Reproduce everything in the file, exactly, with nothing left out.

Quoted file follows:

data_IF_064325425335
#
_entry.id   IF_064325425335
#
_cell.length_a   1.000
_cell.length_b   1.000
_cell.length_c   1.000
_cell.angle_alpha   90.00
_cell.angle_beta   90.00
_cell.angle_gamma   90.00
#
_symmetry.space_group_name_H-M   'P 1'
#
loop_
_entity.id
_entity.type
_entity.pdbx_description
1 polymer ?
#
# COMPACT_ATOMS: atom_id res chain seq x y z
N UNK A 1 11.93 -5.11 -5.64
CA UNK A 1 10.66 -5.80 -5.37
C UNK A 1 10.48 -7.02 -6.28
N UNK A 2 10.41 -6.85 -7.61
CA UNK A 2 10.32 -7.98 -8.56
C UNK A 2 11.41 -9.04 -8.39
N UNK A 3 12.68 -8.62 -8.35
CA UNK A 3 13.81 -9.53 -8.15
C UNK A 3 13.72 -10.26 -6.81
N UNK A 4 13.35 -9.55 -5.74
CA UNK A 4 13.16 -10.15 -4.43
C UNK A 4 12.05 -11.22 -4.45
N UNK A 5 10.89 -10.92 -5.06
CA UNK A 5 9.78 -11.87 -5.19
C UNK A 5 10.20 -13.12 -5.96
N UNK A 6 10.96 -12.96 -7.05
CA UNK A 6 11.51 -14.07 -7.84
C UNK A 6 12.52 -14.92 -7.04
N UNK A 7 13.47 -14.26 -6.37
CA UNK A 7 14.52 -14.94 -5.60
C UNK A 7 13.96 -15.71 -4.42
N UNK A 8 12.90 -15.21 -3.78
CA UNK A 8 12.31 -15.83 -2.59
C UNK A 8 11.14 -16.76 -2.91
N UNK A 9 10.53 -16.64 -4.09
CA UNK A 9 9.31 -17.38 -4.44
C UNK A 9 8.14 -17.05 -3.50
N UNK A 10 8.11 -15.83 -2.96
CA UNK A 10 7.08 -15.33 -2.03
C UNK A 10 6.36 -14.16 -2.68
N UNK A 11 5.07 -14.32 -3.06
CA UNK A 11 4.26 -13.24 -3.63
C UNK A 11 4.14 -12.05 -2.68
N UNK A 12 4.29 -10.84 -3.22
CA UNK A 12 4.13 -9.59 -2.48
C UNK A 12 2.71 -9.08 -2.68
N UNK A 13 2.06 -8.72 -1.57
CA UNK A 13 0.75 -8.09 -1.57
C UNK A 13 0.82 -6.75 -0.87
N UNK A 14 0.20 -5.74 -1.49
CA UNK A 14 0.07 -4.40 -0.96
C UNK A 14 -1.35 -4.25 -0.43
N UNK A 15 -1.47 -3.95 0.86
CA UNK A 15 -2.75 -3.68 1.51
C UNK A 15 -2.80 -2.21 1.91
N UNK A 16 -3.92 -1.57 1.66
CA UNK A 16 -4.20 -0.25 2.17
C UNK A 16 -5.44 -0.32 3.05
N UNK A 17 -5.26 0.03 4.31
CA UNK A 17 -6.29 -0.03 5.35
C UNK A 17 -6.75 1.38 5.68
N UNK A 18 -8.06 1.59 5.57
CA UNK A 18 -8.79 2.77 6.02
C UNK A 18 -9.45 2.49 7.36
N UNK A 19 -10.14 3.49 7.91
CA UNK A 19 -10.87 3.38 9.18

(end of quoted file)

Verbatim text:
data_IF_064325425335
#
_entry.id   IF_064325425335
#
_cell.length_a   1.000
_cell.length_b   1.000
_cell.length_c   1.000
_cell.angle_alpha   90.00
_cell.angle_beta   90.00
_cell.angle_gamma   90.00
#
_symmetry.space_group_name_H-M   'P 1'
#
loop_
_entity.id
_entity.type
_entity.pdbx_description
1 polymer ?
#
# COMPACT_ATOMS: atom_id res chain seq x y z
N UNK A 1 11.93 -5.11 -5.64
CA UNK A 1 10.66 -5.80 -5.37
C UNK A 1 10.48 -7.02 -6.28
N UNK A 2 10.41 -6.85 -7.61
CA UNK A 2 10.32 -7.98 -8.56
C UNK A 2 11.41 -9.04 -8.39
N UNK A 3 12.68 -8.62 -8.35
CA UNK A 3 13.81 -9.53 -8.15
C UNK A 3 13.72 -10.26 -6.81
N UNK A 4 13.35 -9.55 -5.74
CA UNK A 4 13.16 -10.15 -4.43
C UNK A 4 12.05 -11.22 -4.45
N UNK A 5 10.89 -10.92 -5.06
CA UNK A 5 9.78 -11.87 -5.19
C UNK A 5 10.20 -13.12 -5.96
N UNK A 6 10.96 -12.96 -7.05
CA UNK A 6 11.51 -14.07 -7.84
C UNK A 6 12.52 -14.92 -7.04
N UNK A 7 13.47 -14.26 -6.37
CA UNK A 7 14.52 -14.94 -5.60
C UNK A 7 13.96 -15.71 -4.42
N UNK A 8 12.90 -15.21 -3.78
CA UNK A 8 12.31 -15.83 -2.59
C UNK A 8 11.14 -16.76 -2.91
N UNK A 9 10.53 -16.64 -4.09
CA UNK A 9 9.31 -17.38 -4.44
C UNK A 9 8.14 -17.05 -3.50
N UNK A 10 8.11 -15.83 -2.96
CA UNK A 10 7.08 -15.33 -2.03
C UNK A 10 6.36 -14.16 -2.68
N UNK A 11 5.07 -14.32 -3.06
CA UNK A 11 4.26 -13.24 -3.63
C UNK A 11 4.14 -12.05 -2.68
N UNK A 12 4.29 -10.84 -3.22
CA UNK A 12 4.13 -9.59 -2.48
C UNK A 12 2.71 -9.08 -2.68
N UNK A 13 2.06 -8.72 -1.57
CA UNK A 13 0.75 -8.09 -1.57
C UNK A 13 0.82 -6.75 -0.87
N UNK A 14 0.20 -5.74 -1.49
CA UNK A 14 0.07 -4.40 -0.96
C UNK A 14 -1.35 -4.25 -0.43
N UNK A 15 -1.47 -3.95 0.86
CA UNK A 15 -2.75 -3.68 1.51
C UNK A 15 -2.80 -2.21 1.91
N UNK A 16 -3.92 -1.57 1.66
CA UNK A 16 -4.20 -0.25 2.17
C UNK A 16 -5.44 -0.32 3.05
N UNK A 17 -5.26 0.03 4.31
CA UNK A 17 -6.29 -0.03 5.35
C UNK A 17 -6.75 1.38 5.68
N UNK A 18 -8.06 1.59 5.57
CA UNK A 18 -8.79 2.77 6.02
C UNK A 18 -9.45 2.49 7.36
N UNK A 19 -10.14 3.49 7.91
CA UNK A 19 -10.87 3.38 9.18